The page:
not so largely used to maintain it. Yet
in spite of a lukewarm President and
a tnist-coutrolled Congress, reform is
certain, and the longer It is postponed
the more radical will be the remedy.
Free Trade in Coul.
When President Roosevelt was on
his slumping tour, lie declared. In his
spcecli at Cincinnati, that anthracite
coal was on the free list. All of the
Republican spell binders echoed the
same declaration. The Democrats
showed that nuthraelte and bitumin
ous coal were both subject to duty
under the Dingley tariff law: they
were denounced as prevaricators.
Election is now over and Presldeut
Roosevelt acknowledges that he was
mistaken and recommends In his mes
sage that the duty be removed from
anthracite coal. It Is now up to a Re
publican Congress to pass such a bill
but so far no steps have been taken to
that end.
It Is well lo inquire why bituminous
coal should not also be placed upon
the free list, especially as tho coal
barons are making preparations to ex
port coal to Mediterranean ports to
compete with foreign coal iu those
markets.
Coal Still Much Too Hiuh.
Hard coal is still selling in Eastern
cities at from $7 to $10 per ton, the
average being about $0. This is at least
$3 above last year's price and is $0 or
$7 higher than it should be. If Con
gress is not derelict iu its duty this
winter, to tho point of cruelty, it will
take the duty off all coal. This is
the least It should do for the freezing
people, and for those who are spend
tog: pioney for fuel tlm^shoi^^j^or
a a a a
or THE DAY
food and clothing. But while the
great majority of Congressmen have
railroad passes in their pockets the in
terests of the coal and all other rail
roads will not suffer, cTMi it the people
do freeze a little.
The President's Message.
President Roosevelt's second annual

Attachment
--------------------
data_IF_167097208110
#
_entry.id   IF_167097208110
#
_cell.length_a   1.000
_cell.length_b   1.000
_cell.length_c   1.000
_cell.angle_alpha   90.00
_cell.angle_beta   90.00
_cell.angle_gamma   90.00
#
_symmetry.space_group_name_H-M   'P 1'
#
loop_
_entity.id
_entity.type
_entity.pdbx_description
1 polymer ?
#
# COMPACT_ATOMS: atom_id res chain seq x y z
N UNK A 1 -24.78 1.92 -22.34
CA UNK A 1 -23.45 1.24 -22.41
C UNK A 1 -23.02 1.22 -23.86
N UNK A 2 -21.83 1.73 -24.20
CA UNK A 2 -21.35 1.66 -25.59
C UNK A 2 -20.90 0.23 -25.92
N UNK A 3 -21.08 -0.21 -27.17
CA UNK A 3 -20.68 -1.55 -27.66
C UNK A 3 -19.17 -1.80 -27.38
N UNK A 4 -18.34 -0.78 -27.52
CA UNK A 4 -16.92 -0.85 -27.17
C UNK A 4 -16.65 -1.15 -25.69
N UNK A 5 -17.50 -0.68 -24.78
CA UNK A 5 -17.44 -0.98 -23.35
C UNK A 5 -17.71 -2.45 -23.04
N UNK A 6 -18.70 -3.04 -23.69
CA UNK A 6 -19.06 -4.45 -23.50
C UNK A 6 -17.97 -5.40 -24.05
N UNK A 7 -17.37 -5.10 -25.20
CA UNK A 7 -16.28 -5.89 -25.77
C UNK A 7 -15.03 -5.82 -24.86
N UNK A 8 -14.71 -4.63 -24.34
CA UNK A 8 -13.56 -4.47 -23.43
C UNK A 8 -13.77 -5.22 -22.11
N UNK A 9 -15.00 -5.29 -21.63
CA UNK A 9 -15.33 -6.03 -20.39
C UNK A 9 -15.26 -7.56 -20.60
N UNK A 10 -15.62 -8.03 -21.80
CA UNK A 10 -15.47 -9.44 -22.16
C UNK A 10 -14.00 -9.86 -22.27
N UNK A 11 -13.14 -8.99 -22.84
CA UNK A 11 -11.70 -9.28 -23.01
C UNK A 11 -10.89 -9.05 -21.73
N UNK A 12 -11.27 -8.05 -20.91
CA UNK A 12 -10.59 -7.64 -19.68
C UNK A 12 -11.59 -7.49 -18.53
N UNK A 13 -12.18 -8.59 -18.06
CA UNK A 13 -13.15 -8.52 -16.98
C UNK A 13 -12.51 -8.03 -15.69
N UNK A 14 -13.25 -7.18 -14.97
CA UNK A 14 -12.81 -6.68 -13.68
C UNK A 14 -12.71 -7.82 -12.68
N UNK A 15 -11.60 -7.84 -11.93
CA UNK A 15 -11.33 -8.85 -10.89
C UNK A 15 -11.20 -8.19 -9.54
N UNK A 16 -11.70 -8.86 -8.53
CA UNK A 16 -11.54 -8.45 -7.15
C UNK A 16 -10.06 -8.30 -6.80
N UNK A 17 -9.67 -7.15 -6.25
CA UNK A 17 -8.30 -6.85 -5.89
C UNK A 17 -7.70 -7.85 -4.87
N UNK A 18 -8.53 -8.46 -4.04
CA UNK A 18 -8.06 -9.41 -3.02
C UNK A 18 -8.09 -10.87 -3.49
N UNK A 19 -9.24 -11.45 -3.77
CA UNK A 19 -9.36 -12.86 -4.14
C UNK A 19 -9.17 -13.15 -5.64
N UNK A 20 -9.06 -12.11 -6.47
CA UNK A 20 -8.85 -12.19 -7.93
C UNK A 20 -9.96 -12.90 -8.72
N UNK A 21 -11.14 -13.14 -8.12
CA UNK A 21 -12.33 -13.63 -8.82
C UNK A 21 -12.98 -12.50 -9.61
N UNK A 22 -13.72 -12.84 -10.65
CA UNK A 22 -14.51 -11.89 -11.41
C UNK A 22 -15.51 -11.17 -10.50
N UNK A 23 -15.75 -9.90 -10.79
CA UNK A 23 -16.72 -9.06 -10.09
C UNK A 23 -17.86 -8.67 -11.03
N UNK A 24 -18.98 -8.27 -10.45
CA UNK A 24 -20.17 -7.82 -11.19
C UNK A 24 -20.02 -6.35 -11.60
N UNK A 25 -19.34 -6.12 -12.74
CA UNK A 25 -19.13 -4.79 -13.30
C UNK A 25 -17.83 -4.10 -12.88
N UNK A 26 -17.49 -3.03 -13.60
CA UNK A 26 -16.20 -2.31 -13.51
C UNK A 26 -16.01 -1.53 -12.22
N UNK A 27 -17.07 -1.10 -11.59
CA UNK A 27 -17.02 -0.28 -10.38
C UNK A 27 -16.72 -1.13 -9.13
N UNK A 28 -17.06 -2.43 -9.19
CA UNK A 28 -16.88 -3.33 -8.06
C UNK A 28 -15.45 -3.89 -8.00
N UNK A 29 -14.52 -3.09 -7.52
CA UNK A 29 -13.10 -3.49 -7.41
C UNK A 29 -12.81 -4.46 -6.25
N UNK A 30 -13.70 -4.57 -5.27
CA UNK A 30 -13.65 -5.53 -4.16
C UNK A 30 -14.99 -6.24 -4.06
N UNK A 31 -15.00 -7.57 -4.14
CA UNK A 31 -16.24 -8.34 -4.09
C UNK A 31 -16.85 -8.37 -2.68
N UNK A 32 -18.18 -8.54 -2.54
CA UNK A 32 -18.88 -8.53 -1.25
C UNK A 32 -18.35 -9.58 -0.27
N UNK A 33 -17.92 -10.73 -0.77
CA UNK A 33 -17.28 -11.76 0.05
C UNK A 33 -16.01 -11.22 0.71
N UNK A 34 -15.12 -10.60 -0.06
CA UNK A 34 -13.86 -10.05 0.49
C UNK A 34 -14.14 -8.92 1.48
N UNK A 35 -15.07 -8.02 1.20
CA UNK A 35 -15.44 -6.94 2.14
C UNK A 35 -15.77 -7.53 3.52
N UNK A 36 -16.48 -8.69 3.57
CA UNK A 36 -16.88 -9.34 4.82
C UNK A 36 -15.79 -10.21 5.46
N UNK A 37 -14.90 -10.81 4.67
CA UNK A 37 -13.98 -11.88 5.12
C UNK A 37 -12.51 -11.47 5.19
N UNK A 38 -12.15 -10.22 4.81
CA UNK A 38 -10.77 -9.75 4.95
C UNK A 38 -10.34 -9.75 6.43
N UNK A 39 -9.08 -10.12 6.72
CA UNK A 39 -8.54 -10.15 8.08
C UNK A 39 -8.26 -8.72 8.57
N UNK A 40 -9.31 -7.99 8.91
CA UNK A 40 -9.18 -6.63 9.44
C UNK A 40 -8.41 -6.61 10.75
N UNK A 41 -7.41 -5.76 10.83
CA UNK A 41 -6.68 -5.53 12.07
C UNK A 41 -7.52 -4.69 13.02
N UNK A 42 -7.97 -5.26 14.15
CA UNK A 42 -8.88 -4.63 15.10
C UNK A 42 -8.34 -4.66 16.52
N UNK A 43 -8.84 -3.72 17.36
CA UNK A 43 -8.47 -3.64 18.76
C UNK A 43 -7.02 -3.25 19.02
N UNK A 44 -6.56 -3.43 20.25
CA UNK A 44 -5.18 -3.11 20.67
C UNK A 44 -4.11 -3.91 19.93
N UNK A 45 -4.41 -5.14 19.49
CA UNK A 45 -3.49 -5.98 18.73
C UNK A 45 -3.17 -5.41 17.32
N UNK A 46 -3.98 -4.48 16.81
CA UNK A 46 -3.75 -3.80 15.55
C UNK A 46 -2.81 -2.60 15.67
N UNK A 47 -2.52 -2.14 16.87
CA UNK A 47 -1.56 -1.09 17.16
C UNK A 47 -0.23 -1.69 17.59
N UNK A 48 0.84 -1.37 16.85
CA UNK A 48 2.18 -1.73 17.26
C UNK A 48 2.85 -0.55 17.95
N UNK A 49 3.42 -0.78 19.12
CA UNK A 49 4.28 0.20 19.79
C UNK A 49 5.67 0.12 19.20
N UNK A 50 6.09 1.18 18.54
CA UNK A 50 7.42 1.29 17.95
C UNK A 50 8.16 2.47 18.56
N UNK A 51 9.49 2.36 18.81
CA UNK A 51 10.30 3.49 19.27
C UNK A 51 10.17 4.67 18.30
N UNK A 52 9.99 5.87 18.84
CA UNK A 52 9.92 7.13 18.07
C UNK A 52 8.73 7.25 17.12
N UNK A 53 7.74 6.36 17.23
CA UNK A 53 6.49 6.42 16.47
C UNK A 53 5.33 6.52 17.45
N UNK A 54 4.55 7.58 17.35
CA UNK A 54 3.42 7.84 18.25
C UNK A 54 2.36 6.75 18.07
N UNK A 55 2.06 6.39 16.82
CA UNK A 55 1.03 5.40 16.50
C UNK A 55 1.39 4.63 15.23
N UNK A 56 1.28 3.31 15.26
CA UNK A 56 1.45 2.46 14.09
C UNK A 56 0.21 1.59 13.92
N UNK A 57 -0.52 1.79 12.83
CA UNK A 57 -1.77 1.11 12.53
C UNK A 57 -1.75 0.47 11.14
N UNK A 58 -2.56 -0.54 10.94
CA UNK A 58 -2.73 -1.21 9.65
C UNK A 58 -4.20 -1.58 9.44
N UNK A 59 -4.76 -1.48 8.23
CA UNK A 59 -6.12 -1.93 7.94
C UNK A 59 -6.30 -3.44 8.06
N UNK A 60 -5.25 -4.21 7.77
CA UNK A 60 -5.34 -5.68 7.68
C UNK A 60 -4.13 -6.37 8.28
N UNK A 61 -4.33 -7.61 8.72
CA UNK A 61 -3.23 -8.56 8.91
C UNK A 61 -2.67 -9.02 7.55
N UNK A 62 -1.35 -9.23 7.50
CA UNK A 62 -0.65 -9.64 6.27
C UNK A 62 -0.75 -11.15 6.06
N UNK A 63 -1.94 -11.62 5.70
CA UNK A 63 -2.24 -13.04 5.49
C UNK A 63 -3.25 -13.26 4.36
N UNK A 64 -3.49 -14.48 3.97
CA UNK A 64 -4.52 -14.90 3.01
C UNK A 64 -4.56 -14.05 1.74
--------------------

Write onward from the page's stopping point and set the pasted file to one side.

message to Congress has one aud only
one advantage over his first—It is
about half as long. In every other
respect It Is siugularly lacking In rec
ognition of the truism incorporated in
its reference to marksmanship In the
navy, "In battle the only shots that
count nre the shots that hit." So in a
President's message the only passages
that count are those that hit, and
upon the real questions before the
country—trusts, tariff and the disposi
tion of the Philippines—Mr. Roosevelt
appears to have used a literary blun
derbuss where the people expected he
would go gunning with a repeating
rifle.—Chicago Record-Herald.
We have in the opening paragraphs
some words dealing with the Ameri
can people as a chosen people who
might, if they would, find their Moses
in the strenuous, the exuberant, the
unrestrained and the combative char
acter which now occupies the chief
executive office of the nation.—Spring
field Republican.
The document displays all the ab
stract ardor and concrete conservatism
of a candidate for Presidential consid
eration. The only possible de
duction Is that he is willing to drift
as the party leaders may dictate.—In
dianapolis Sentinel.
He asserts squarely that "the ques
tion of the regulation of the trusts
stands apart from the question of tar
iff revision." Yet he speaks of depriv
ing trust goods of protection as a
"punitive measure" and plumply de
clares that "the tariff on anthracite
coal should be removed!" Why, pray.